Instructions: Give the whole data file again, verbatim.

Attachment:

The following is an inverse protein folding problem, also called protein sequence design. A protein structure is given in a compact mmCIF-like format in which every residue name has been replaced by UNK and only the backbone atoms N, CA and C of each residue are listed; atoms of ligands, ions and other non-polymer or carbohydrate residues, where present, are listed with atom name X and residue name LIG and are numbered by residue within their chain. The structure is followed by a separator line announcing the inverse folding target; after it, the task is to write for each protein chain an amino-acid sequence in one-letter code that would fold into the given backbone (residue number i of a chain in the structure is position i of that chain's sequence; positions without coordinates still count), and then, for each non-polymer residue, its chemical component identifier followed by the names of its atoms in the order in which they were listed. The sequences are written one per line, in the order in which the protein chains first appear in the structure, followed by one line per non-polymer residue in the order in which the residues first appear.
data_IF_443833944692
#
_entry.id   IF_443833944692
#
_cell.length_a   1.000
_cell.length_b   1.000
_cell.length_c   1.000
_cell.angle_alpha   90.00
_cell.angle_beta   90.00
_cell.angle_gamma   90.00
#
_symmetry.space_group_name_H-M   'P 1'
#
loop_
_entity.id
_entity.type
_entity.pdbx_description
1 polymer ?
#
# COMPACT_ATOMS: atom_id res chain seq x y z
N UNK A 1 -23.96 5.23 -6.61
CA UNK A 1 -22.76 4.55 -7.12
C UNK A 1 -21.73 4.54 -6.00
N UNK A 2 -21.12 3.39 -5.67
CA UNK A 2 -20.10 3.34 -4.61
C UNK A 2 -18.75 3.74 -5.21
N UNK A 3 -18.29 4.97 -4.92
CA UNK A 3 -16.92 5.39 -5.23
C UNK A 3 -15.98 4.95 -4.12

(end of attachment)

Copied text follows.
The following is an inverse protein folding problem, also called protein sequence design. A protein structure is given in a compact mmCIF-like format in which every residue name has been replaced by UNK and only the backbone atoms N, CA and C of each residue are listed; atoms of ligands, ions and other non-polymer or carbohydrate residues, where present, are listed with atom name X and residue name LIG and are numbered by residue within their chain. The structure is followed by a separator line announcing the inverse folding target; after it, the task is to write for each protein chain an amino-acid sequence in one-letter code that would fold into the given backbone (residue number i of a chain in the structure is position i of that chain's sequence; positions without coordinates still count), and then, for each non-polymer residue, its chemical component identifier followed by the names of its atoms in the order in which they were listed. The sequences are written one per line, in the order in which the protein chains first appear in the structure, followed by one line per non-polymer residue in the order in which the residues first appear.
data_IF_443833944692
#
_entry.id   IF_443833944692
#
_cell.length_a   1.000
_cell.length_b   1.000
_cell.length_c   1.000
_cell.angle_alpha   90.00
_cell.angle_beta   90.00
_cell.angle_gamma   90.00
#
_symmetry.space_group_name_H-M   'P 1'
#
loop_
_entity.id
_entity.type
_entity.pdbx_description
1 polymer ?
#
# COMPACT_ATOMS: atom_id res chain seq x y z
N UNK A 1 -23.96 5.23 -6.61
CA UNK A 1 -22.76 4.55 -7.12
C UNK A 1 -21.73 4.54 -6.00
N UNK A 2 -21.12 3.39 -5.67
CA UNK A 2 -20.10 3.34 -4.61
C UNK A 2 -18.75 3.74 -5.21
N UNK A 3 -18.29 4.97 -4.92
CA UNK A 3 -16.92 5.39 -5.23
C UNK A 3 -15.98 4.95 -4.12